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Banned book library to open at American Stage

Bill DeYoung



A new independent library in downtown St. Pete will celebrate banned books, and books that are in danger of being “removed” from Florida libraries because of recently-enacted legislation.

American Stage, on 3rd Street N. just east of Williams Park where the massive Localtopia will be taking place Saturday, is opening the lending library, in conjunction with Keep St. Pete Lit and Tombolo Books.

The library will be open from 10 a.m. to 6 p.m. weekdays, in the American Stage lobby.

“I believe that readers are leaders,” said Maureen McDole, founder and executive director of Keep St. Pete Lit. “And if the people in power don’t want certain books in children’s hands, you have to ask why.

“I think it’s important for all children to see themselves represented in literature – because books save lives. They saved my life.”

American Stage’s Avery Anderson and Keep St. Pete Lit founder/director Maureen McDole. Photos by Abigail Baker.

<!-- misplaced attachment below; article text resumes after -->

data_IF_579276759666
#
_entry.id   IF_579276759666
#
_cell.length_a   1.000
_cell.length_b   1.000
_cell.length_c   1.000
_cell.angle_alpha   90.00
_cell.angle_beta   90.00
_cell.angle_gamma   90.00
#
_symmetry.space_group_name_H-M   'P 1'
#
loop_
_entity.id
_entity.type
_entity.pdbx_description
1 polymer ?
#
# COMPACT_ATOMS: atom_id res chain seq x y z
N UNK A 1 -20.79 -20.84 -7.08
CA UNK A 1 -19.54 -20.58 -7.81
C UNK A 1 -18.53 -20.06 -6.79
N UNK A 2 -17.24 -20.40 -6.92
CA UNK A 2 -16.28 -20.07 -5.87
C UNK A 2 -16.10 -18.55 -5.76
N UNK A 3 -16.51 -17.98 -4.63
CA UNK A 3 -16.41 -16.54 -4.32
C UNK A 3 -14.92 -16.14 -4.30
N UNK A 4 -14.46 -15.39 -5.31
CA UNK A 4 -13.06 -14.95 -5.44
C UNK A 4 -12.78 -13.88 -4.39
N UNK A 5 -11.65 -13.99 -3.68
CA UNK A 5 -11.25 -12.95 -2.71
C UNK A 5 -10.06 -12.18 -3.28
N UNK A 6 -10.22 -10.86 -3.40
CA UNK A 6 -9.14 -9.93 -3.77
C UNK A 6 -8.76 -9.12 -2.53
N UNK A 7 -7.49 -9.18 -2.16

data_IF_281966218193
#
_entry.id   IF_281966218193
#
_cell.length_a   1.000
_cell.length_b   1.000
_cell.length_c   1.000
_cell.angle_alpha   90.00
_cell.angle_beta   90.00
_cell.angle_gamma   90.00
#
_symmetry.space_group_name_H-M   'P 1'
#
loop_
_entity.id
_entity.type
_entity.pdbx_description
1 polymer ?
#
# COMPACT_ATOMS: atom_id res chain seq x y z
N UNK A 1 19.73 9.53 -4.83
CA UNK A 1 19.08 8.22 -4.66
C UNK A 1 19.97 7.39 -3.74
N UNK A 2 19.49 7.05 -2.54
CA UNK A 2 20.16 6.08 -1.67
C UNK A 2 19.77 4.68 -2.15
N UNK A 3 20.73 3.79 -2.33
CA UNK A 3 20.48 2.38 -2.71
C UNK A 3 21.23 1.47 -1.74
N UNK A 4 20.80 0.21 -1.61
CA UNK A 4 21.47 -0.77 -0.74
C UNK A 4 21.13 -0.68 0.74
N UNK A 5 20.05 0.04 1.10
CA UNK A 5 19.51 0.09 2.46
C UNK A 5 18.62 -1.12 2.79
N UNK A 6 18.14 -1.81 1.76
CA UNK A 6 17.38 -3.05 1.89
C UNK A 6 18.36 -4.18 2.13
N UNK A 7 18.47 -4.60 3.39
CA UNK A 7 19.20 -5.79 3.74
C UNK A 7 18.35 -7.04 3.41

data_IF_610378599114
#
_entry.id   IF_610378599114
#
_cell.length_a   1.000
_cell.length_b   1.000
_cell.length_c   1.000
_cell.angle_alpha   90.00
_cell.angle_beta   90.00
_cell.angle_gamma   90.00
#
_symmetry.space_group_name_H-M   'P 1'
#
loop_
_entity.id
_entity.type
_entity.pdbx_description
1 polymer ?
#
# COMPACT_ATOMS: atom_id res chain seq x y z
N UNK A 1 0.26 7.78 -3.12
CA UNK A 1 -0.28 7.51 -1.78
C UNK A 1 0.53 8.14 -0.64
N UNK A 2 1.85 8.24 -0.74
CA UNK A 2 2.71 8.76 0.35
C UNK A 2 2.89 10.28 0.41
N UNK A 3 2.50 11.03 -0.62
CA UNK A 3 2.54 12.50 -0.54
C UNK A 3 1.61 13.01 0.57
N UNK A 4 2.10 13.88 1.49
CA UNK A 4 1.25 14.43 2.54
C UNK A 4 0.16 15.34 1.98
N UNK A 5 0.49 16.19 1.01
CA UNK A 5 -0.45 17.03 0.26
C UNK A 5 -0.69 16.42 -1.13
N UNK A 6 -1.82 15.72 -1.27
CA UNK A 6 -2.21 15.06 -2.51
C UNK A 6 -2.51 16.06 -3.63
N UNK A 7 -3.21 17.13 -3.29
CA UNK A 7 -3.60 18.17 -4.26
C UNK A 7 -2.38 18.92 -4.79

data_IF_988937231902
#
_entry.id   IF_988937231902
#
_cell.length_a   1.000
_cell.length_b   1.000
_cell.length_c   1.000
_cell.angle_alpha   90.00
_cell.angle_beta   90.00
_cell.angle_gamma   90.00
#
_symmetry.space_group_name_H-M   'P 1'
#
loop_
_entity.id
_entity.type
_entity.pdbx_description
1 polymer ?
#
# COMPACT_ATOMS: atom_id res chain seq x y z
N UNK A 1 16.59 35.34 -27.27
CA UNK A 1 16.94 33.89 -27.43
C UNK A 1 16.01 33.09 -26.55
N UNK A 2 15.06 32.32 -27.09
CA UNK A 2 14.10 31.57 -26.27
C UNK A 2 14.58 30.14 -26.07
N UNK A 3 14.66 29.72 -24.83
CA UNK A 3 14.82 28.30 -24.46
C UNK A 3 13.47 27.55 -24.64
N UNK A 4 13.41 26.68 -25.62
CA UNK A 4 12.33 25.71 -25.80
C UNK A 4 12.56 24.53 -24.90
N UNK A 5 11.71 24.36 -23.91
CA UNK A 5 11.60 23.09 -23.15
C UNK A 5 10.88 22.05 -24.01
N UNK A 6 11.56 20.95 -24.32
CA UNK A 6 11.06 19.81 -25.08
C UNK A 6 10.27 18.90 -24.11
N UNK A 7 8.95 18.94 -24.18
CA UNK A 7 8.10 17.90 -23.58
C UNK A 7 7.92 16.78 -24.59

Among the many titles removed from Pinellas County libraries by the Florida legislature, and available from the American Stage Banned Books Library: Being Jazz: My Life as a (Transgender) Teen by Jazz Jennings; Gender Queer, A Memoir, by Maia Kobabe; Perfect, by Ellen Hopkins; The Kite Runner, By Khaled Hosseini; The Electric Slide and Kai, by Kelly J Baptist and Darnell Johnson and The Bluest Eye by Toni Morrison.

Alongside such acknowledged classics as To Kill a Mockingbird, I Know Why the Caged Bird Sings and The Diary of Anne Frank, which have been banned in other counties.

According to the literary trend website PEN America, of the books banned between July 2021 and June 2022, 41% had LGBTQ themes, protagonists or prominent secondary characters, 40% had characters of color as primary or prominent secondary characters, 21% dealt with race or racism, and 22% contained sexual content.

All books have been donated; they can be read onsite, or borrowed and returned.

“I hope that it’s the first of many banned book libraries in our community, for as long as there is a need for them,” said McDole. “Hopefully, they won’t be needed for long.”



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  1. Avatar

    Kathleen Posey

    February 18, 2023at6:41 pm

    A lending library of banned books! Absolutely brilliant!!

  2. Avatar

    Chris Kenney

    February 16, 2023at6:15 pm

    Fantastic news! It’s great to see this response to the Draconian efforts to dictate what can be available. The freedom to read is essential to an enlightened society in order to gain broad and varied perspectives.

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